Much has been said about Riyad Mahrez’s battle to integrate since arriving from Leicester City for a £60 million fee, a record for the tiny team he was part of in the fairytale 2016/17 season.

Even though he has yet to cement himself a starting berth, he has played in more games than all other players.

He has used his game time to slot in nine goals this season, making the attacking midfielder the fifth highest converter in the team. However, he has battled to shake off his ballooning of an 86th minute penalty in the 0-0 draw at Anfield, a moment seen by many fans and pundits as a key turning point in the league race.

The other significant signing was 18-year-old Claudio Gomes, whose Paris Saint-Germain youth contract had come to an end.

The defensive midfielder, who has been a fixture in the French junior squads since the age of 16, has not had much game time. But City boss Pep Guardiola describes him as “good, so good”. He is one for the future.

Tottenham Hotspur

Spurs made history by becoming the first club in the Premier League era to not make a summer signing.

Disgruntled fans did not buy chairperson Daniel Levy’s line that it was worth sacrificing strengthening the team for the shiny new stadium, which is set to soar above the budgeted £1 billion.

Initially, the lack of signings did not seem to affect the team’s title chase as they have kept within touching distance of Liverpool and City. But with injuries to key players such as Harry Kane and Dele Alli, and Son Heung-min’s departure for the Asian Cup for much of last month, it was anticipated that Spurs would dip into the transfer market. It was not to be.

A “disappointed” Mauricio Pochettino took comfort in that “we are close [to the leaders] ... and we will fight to the end to be as high as we can”.


Jorginho, the Blues’ only significant summer signing, is a shadow of his former self at Napoli last season, where he also played under his current manager, Maurizio Sarri.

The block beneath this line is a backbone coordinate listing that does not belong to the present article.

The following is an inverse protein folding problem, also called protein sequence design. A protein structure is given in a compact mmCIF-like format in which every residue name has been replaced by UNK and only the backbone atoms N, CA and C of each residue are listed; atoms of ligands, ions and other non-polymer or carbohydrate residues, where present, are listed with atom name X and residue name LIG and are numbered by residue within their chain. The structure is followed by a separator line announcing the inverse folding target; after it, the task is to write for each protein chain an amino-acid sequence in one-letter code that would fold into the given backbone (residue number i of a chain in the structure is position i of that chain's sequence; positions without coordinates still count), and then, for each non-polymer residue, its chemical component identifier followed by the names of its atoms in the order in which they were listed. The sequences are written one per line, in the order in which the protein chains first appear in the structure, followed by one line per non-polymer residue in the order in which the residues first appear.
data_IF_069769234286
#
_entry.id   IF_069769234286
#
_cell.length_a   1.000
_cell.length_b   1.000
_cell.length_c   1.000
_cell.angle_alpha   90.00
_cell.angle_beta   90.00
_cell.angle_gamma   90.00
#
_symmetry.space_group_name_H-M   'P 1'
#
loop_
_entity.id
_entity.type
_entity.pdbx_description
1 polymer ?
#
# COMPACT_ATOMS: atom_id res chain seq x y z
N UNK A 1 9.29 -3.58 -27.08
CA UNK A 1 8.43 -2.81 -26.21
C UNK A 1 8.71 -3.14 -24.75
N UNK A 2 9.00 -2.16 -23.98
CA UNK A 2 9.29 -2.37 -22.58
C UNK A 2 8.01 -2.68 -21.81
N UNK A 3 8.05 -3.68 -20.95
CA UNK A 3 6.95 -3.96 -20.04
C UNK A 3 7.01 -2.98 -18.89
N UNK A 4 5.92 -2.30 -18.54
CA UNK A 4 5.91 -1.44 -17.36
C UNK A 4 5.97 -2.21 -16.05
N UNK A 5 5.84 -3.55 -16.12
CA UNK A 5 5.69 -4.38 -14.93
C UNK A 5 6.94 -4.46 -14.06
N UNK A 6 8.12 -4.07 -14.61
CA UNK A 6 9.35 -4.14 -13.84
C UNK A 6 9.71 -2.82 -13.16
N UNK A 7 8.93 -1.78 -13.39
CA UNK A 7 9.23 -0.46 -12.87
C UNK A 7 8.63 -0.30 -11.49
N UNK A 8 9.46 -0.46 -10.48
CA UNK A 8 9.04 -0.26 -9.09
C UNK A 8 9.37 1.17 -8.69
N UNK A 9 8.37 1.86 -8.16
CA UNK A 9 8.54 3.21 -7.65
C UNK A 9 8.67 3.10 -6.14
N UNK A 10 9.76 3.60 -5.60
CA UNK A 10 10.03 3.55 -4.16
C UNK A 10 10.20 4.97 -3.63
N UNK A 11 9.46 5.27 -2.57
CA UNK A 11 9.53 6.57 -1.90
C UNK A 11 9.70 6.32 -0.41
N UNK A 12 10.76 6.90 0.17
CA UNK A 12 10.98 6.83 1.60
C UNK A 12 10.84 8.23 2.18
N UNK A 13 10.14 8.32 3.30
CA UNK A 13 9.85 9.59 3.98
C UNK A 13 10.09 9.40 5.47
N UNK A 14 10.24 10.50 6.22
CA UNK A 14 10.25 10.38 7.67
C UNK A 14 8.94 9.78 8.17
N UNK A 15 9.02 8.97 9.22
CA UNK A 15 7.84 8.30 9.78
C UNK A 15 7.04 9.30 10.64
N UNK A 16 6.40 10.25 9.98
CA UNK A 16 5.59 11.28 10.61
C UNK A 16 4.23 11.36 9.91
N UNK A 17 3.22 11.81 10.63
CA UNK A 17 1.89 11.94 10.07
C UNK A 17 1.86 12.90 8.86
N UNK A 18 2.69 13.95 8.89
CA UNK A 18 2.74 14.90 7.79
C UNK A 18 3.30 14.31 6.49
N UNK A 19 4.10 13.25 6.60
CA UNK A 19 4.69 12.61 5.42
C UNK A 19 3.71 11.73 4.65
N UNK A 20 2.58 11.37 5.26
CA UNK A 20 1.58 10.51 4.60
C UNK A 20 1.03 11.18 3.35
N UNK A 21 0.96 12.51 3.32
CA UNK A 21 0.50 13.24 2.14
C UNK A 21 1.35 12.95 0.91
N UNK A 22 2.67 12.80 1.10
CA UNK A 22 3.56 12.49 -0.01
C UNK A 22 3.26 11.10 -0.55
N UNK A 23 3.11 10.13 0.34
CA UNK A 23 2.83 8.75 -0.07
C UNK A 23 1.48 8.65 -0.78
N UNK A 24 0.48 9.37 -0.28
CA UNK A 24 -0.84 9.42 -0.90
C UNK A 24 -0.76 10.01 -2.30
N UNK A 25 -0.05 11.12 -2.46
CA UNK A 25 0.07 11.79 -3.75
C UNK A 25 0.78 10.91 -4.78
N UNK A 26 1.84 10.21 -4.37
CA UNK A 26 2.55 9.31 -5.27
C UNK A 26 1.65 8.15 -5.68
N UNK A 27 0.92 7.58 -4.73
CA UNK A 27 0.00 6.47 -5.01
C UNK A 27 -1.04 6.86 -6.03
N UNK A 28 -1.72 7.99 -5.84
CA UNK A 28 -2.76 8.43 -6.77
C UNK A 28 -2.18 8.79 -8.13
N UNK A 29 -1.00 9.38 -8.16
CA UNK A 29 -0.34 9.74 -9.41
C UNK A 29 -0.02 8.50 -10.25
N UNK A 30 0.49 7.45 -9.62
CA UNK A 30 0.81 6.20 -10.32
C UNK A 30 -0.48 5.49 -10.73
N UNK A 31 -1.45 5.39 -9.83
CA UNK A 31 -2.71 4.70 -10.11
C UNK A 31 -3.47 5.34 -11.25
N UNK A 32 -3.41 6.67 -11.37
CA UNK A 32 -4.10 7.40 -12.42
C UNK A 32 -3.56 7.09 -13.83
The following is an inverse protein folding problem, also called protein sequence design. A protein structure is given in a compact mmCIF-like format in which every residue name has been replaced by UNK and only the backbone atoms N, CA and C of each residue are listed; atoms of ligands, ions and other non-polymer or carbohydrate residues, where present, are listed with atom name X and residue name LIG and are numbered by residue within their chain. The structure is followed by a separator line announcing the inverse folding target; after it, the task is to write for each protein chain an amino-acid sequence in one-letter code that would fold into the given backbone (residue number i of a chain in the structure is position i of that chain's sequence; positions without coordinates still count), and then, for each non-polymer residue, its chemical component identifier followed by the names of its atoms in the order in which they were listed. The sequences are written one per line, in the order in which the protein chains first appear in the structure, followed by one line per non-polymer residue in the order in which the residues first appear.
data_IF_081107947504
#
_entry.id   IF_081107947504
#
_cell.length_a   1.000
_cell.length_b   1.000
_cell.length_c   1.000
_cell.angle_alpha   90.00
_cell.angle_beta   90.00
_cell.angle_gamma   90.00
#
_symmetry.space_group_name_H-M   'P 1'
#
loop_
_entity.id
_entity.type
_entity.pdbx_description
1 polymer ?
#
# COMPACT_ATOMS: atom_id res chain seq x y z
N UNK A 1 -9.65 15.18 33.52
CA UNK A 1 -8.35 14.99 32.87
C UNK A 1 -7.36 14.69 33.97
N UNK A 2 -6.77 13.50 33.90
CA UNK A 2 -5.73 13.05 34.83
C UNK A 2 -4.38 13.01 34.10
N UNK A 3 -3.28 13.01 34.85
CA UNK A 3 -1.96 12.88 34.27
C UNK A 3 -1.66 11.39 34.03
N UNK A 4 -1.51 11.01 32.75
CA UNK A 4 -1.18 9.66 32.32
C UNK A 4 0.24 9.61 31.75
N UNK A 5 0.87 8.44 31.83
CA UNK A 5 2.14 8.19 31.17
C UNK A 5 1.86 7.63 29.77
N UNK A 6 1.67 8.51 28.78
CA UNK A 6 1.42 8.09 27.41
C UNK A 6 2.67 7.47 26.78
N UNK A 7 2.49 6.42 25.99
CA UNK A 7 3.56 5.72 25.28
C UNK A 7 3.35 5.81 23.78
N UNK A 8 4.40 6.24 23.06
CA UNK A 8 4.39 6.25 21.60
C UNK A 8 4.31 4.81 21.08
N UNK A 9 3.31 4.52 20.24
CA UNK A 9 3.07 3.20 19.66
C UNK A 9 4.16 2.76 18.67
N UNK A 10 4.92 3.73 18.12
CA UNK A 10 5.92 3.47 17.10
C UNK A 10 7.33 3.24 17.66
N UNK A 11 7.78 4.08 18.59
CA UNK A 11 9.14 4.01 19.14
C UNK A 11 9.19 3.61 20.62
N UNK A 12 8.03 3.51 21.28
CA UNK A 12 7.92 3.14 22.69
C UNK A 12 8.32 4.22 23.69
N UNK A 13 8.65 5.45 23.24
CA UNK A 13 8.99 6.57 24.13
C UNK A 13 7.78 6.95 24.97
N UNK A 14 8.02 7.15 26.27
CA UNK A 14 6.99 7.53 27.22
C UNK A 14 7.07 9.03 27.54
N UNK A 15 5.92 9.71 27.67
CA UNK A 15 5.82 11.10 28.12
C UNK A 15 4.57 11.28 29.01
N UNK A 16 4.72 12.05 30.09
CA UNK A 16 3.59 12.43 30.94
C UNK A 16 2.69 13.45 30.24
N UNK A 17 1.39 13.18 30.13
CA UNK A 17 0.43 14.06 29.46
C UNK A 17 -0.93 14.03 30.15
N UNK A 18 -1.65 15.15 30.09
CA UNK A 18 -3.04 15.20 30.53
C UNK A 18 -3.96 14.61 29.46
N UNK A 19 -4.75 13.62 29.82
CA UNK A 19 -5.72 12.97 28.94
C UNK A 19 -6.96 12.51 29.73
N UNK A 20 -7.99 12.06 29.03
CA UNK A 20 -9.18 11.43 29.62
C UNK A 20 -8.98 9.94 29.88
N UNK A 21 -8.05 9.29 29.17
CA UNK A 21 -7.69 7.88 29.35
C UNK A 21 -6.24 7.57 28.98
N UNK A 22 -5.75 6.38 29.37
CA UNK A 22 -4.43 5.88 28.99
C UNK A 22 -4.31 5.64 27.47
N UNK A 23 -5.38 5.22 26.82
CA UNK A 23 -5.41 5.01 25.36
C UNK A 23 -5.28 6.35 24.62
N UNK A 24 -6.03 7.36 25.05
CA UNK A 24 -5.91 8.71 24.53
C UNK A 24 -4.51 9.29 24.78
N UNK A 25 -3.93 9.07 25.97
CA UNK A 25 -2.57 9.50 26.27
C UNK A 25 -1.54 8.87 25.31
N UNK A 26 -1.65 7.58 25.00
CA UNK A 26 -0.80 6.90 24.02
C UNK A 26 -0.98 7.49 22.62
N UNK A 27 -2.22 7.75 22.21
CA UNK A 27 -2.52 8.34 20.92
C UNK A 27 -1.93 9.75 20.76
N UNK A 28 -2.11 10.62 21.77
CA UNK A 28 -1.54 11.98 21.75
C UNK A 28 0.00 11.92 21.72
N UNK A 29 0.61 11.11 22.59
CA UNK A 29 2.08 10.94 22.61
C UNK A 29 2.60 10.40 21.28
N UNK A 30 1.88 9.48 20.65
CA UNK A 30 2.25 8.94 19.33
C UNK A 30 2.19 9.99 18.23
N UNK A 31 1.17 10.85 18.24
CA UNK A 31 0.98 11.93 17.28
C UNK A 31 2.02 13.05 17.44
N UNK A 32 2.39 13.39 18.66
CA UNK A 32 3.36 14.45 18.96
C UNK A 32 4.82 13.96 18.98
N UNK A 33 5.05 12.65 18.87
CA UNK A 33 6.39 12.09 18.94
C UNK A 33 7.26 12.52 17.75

Sarri, who has been attacked for his rigid application of tactics, has stubbornly stuck with Jorginho, who he calls his “plan A”.


The arrival of Sokratis Papastathopoulos – don’t let someone without front teeth repeat this name to you – in August last year was hailed as the big answer to Arsenal’s defensive frailties. And it was. The big man has solidified the Arsenal defence and gives no quarter to the most lethal attackers.

Manchester United

Mourinho was characteristically morose when his bosses refused to entertain his extravagant demands in the summer.

After two seasons of generously signing cheques and getting little in return, the club’s chief executive, Ed Woodward, told Mourinho to live within his means.

Satisfying Mourinho’s splurges was not bearing fruit and he was feuding with his stars – who included the £100 million Paul Pogba – instead of getting the best out of them.

In the end, Mourinho had to settle for £52 million Fred as his one major signing, with the others being place-fillers. But the midfielder, United’s third most expensive in history, has only started seven games out of his total 15 appearances in United colours.

Acting manager Ole Gunnar Solskjær, who has played Fred twice since his arrival, has promised to give him more game time so that the Brazilian can do for United what he does for his country and what he did for Shakhtar Donetsk.